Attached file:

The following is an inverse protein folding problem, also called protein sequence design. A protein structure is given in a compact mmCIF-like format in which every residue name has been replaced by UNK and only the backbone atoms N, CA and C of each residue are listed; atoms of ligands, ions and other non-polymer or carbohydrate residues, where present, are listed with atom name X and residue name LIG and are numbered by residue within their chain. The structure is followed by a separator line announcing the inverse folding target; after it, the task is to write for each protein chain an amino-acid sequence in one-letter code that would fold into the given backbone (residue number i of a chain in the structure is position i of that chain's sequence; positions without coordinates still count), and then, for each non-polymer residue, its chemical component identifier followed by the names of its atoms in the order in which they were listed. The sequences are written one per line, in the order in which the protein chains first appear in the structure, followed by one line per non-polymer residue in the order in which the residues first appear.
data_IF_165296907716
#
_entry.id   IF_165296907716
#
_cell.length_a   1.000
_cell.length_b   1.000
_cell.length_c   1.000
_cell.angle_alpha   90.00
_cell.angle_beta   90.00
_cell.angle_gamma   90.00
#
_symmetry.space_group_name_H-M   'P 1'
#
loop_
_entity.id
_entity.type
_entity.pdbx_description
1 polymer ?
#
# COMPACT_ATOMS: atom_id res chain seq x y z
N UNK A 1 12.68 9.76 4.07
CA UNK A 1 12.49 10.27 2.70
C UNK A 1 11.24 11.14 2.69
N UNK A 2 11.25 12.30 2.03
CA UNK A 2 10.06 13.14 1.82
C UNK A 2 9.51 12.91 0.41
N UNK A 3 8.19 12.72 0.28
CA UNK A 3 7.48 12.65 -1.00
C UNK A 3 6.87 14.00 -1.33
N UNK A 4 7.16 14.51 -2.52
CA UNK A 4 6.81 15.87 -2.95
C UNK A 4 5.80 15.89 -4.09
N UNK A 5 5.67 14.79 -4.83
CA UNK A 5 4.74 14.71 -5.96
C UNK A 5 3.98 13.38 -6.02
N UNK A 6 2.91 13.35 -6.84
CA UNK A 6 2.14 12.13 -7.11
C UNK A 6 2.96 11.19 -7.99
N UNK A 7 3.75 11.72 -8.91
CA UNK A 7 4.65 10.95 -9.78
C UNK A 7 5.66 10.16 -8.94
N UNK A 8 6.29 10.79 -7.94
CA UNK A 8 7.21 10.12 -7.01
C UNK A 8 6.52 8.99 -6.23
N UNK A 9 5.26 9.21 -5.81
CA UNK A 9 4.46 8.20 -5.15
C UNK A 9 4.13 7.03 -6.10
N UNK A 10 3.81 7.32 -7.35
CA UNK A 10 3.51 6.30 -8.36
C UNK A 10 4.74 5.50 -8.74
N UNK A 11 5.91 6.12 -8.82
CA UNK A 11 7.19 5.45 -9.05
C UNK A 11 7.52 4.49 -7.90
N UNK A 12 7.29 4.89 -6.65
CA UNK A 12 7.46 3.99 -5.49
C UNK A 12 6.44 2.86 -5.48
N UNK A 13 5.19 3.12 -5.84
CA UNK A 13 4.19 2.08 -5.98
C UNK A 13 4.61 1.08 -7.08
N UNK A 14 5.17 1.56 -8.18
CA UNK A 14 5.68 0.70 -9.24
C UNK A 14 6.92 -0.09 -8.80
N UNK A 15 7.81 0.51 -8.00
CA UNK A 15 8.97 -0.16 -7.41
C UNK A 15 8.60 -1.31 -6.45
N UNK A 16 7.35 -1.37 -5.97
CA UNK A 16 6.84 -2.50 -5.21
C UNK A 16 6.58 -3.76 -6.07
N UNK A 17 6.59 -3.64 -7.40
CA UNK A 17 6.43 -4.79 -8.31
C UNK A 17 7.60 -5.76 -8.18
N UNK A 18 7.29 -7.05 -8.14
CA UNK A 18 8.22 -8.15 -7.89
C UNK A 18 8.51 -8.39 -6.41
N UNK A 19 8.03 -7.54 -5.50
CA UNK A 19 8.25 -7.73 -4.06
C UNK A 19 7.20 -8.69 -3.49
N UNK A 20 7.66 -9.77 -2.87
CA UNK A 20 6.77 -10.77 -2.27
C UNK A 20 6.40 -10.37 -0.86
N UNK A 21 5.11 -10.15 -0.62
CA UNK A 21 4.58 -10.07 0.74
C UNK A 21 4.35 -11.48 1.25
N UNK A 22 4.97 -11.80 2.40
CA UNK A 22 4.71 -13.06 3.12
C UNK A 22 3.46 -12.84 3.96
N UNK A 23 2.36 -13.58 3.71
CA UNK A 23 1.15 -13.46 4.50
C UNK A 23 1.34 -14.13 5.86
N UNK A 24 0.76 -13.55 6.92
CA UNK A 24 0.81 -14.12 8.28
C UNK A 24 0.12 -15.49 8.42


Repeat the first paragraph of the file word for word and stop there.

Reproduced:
The following is an inverse protein folding problem, also called protein sequence design. A protein structure is given in a compact mmCIF-like format in which every residue name has been replaced by UNK and only the backbone atoms N, CA and C of each residue are listed; atoms of ligands, ions and other non-polymer or carbohydrate residues, where present, are listed with atom name X and residue name LIG and are numbered by residue within their chain. The structure is followed by a separator line announcing the inverse folding target; after it, the task is to write for each protein chain an amino-acid sequence in one-letter code that would fold into the given backbone (residue number i of a chain in the structure is position i of that chain's sequence; positions without coordinates still count), and then, for each non-polymer residue, its chemical component identifier followed by the names of its atoms in the order in which they were listed. The sequences are written one per line, in the order in which the protein chains first appear in the structure, followed by one line per non-polymer residue in the order in which the residues first appear.